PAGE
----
New Midwest Jobs Data Shows Indiana Closest to Pre-Recession Employment while Michigan Falls Behind

Minnesota, Wisconsin, Ohio, and Illinois in Middle of Pack

East Lansing, MI–September 23, 2020–An analysis of new employment data by experts at Anderson Economic Group (AEG) shows that states across the Midwest are still reeling from employment losses caused by the COVID-19 epidemic. Between February and April, Midwestern states recorded unprecedented job losses as policymakers shut down large swaths of their economies to contain the spread of the virus. And, while most states saw strong employment rebounds in the spring, recovery has slowed significantly in the last two months and remains far short of February employment levels.

“The Midwest is far from recovered, especially in Michigan, which still has ten percent fewer jobs now than it did in April,” notes Andrew Miller, a senior analyst with AEG. “The losses we have seen in the last six months have been more severe than anything we have seen in the last century, including the Great Recession.” Miller also notes that while employment has grown for three straight months, the pace of recovery is slowing down. “These new employment numbers show that some jobs have come back, but most states are still far from their February 2020 peaks, and policymakers should be concerned that the recovery may be petering out,” he said.

August employment across all industries is down between four and ten percent since February, with some states experiencing faster recoveries than others. Employment in Indiana, which reopened most of its economy well before its peers, is now at 96% of its pre-recession peak, while Minnesota and Illinois are at 93% of their pre-recession peak. In Michigan, employment is only at 90% of its pre-recession peak. “The fact that Michigan has lost one out of every ten jobs, and also saw relatively slow employment growth this summer suggests that a full recovery for the state is still quite far off,” Miller said.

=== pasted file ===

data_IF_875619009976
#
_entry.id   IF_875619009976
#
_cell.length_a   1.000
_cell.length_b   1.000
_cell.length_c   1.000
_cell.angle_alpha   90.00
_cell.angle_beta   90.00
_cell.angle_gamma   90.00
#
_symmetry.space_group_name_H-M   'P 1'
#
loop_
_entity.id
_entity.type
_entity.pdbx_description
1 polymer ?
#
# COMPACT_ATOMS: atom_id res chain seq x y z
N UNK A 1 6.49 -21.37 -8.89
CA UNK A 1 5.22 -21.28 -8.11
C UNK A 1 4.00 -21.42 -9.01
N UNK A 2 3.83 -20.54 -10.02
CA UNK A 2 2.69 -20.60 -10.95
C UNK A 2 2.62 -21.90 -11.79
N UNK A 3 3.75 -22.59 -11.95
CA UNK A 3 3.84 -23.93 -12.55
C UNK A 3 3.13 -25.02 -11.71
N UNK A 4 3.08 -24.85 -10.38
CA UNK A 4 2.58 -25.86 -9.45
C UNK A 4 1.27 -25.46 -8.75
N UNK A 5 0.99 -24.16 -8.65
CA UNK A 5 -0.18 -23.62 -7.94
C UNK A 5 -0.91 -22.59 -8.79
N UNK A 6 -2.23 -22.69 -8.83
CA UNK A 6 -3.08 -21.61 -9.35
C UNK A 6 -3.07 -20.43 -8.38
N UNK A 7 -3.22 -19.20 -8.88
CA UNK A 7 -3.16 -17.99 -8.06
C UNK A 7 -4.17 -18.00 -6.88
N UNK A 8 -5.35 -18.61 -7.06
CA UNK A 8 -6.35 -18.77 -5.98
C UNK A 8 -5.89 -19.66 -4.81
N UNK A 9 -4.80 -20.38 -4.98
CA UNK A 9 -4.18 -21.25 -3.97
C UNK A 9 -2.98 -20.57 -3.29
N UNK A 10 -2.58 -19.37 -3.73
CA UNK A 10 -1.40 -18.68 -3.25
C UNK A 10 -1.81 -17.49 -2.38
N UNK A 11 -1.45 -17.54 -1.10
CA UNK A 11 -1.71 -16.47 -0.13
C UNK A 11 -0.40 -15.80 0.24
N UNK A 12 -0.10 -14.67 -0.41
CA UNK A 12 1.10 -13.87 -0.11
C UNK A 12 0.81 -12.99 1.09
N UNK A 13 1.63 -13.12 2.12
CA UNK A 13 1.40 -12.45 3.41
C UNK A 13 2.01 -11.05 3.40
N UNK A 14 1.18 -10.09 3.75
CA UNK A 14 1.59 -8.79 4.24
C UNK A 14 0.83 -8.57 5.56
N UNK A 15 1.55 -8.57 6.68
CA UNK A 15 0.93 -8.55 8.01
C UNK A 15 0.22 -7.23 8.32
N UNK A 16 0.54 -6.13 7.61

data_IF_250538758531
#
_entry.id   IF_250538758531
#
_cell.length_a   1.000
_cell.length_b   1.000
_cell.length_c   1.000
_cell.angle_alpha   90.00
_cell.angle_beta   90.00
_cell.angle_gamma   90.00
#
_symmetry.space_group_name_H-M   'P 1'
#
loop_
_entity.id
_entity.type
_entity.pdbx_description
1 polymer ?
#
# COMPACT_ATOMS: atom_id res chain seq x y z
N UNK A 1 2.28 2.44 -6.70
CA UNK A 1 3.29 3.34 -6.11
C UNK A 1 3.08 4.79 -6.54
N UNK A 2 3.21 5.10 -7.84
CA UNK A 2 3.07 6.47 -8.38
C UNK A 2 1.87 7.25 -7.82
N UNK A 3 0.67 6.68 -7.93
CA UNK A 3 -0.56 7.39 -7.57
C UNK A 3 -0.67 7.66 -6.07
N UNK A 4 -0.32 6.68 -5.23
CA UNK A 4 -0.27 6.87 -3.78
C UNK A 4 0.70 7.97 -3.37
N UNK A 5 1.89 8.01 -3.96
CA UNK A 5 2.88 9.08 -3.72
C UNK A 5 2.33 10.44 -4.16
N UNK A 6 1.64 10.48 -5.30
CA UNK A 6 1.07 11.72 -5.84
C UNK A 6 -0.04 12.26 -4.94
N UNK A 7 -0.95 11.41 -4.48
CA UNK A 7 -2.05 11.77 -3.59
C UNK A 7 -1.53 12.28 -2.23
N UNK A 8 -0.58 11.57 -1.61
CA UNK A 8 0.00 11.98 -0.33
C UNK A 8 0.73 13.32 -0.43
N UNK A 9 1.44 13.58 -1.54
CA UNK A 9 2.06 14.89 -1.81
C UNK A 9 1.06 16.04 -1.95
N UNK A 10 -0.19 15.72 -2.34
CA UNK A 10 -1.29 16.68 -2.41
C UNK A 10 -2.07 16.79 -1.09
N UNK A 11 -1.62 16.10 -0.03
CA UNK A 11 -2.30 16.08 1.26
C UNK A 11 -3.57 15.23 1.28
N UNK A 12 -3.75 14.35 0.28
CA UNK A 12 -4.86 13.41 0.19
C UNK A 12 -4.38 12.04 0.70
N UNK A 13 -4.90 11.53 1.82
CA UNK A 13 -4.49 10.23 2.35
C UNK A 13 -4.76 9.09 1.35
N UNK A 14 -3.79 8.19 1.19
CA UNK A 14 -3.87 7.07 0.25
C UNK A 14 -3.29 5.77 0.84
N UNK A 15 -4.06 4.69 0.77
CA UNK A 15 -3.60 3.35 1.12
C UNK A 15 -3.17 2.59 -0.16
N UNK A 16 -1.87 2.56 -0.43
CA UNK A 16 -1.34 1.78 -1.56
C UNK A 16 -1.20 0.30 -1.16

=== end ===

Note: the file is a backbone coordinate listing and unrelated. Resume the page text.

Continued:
Mr. Miller contrasted the most recent employment declines with the Great Recession, noting that national employment declined by 6% during the Great Recession, while employment in Midwestern states declined between 13% and 24% between February and April.

Industry employment trends show significant differences among jobs lost in different sectors of the economy. Leisure and Hospitality; Retail Trade; and Manufacturing were three industries hit especially hard by the downturn. All states except for Indiana lost over half of their Leisure and Hospitality jobs, while Michigan saw the most severe decline, losing nearly 60% of its jobs. In Manufacturing, states like Illinois, Wisconsin, and Minnesota saw dips of less than 10% between February and April, while Michigan lost nearly 30% of its jobs. Retail Trade job losses were between 10% and 15% in most states, except in Michigan, where one in four retail jobs were lost between February and April.

Among the industries seeing smaller employment losses were Professional Services and Government. Employment in Professional Services has nearly reached its pre-recession peak in Indiana (99%), while states like Wisconsin and Michigan reached 90% of their pre-recession employment level last month. Government employment in all states was between 94% and 98% of its pre-recession peak in August.